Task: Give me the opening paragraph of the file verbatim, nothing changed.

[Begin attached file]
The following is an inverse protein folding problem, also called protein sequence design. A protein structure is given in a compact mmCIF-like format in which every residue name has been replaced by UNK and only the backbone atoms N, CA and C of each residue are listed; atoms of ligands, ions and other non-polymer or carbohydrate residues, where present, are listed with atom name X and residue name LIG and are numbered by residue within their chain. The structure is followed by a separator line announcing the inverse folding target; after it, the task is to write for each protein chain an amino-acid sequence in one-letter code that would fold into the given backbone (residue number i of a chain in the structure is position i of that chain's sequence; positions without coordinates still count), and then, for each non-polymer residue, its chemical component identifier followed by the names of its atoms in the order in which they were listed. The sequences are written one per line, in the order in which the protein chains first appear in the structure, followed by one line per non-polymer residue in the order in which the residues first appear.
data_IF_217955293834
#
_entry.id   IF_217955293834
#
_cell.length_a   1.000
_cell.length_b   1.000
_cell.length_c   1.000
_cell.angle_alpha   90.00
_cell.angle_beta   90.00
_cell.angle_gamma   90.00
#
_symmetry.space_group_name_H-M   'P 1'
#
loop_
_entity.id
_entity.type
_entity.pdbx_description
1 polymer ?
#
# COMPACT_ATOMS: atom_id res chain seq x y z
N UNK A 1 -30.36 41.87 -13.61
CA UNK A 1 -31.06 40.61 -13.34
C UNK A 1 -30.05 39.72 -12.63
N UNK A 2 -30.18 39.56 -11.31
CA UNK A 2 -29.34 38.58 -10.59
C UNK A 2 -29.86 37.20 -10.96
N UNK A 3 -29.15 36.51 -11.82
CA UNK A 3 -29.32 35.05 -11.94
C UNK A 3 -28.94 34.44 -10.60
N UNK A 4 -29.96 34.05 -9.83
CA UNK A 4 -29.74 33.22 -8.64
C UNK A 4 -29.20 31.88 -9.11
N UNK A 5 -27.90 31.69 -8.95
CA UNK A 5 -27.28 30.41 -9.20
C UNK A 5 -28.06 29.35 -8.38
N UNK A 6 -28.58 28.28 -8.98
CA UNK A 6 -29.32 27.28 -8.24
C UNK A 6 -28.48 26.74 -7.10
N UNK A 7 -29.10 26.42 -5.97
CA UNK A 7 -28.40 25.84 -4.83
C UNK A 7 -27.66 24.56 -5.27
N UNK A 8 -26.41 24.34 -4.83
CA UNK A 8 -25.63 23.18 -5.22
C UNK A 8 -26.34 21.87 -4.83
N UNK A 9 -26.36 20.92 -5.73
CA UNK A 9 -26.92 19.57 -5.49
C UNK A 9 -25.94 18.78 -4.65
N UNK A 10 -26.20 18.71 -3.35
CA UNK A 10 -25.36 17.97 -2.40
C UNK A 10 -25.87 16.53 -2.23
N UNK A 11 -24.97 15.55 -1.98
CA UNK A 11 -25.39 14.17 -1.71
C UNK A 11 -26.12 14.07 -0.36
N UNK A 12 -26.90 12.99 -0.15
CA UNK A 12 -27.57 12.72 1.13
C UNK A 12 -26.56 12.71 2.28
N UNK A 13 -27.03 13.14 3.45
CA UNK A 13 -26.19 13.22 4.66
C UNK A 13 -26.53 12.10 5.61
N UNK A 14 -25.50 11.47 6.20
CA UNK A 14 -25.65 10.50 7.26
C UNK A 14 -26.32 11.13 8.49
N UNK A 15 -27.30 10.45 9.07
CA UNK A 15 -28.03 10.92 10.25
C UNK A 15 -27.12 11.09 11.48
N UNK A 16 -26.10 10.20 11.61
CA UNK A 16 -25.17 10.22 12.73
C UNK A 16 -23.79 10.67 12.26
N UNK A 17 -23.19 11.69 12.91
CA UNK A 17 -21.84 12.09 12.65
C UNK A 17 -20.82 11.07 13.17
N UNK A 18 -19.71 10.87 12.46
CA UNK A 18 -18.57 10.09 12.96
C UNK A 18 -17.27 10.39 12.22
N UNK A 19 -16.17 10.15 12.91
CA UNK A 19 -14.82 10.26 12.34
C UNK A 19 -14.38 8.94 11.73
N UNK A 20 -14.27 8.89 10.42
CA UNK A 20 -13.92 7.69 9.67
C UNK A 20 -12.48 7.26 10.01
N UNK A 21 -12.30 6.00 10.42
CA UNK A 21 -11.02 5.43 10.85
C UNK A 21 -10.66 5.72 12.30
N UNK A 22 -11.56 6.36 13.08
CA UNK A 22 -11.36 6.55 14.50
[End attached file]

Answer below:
The following is an inverse protein folding problem, also called protein sequence design. A protein structure is given in a compact mmCIF-like format in which every residue name has been replaced by UNK and only the backbone atoms N, CA and C of each residue are listed; atoms of ligands, ions and other non-polymer or carbohydrate residues, where present, are listed with atom name X and residue name LIG and are numbered by residue within their chain. The structure is followed by a separator line announcing the inverse folding target; after it, the task is to write for each protein chain an amino-acid sequence in one-letter code that would fold into the given backbone (residue number i of a chain in the structure is position i of that chain's sequence; positions without coordinates still count), and then, for each non-polymer residue, its chemical component identifier followed by the names of its atoms in the order in which they were listed. The sequences are written one per line, in the order in which the protein chains first appear in the structure, followed by one line per non-polymer residue in the order in which the residues first appear.